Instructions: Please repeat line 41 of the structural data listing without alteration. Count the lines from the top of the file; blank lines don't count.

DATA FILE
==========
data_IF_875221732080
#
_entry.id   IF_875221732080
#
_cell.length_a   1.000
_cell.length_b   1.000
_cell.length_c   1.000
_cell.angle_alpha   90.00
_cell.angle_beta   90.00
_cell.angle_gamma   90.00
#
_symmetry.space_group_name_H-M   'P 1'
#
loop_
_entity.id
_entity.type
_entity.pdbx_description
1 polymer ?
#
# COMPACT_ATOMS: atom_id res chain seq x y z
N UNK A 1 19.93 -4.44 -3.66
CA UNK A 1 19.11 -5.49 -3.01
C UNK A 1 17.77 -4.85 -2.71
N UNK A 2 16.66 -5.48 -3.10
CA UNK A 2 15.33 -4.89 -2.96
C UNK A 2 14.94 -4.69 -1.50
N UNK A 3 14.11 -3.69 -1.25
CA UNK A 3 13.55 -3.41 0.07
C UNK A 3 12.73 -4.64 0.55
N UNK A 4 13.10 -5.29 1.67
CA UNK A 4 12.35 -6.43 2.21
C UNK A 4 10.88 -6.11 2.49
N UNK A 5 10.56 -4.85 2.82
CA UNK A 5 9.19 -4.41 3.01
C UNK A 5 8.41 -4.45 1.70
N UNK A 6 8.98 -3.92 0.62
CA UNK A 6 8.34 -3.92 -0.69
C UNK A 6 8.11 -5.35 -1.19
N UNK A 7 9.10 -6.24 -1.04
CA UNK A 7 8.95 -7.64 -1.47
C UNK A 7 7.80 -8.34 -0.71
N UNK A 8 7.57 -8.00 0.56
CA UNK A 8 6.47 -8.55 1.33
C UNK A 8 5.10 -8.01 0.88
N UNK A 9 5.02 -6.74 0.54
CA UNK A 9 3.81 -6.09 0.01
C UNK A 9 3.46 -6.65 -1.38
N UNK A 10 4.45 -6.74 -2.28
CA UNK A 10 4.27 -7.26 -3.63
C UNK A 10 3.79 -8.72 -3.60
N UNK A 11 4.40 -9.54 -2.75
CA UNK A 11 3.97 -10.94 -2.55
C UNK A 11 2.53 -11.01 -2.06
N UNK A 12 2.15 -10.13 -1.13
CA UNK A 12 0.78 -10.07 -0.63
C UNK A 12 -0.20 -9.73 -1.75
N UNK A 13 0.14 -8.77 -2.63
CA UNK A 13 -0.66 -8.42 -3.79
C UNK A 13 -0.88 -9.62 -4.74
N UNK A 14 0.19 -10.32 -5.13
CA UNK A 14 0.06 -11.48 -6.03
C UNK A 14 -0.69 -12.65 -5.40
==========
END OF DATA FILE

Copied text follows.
C UNK A 7 7.80 -8.34 -0.71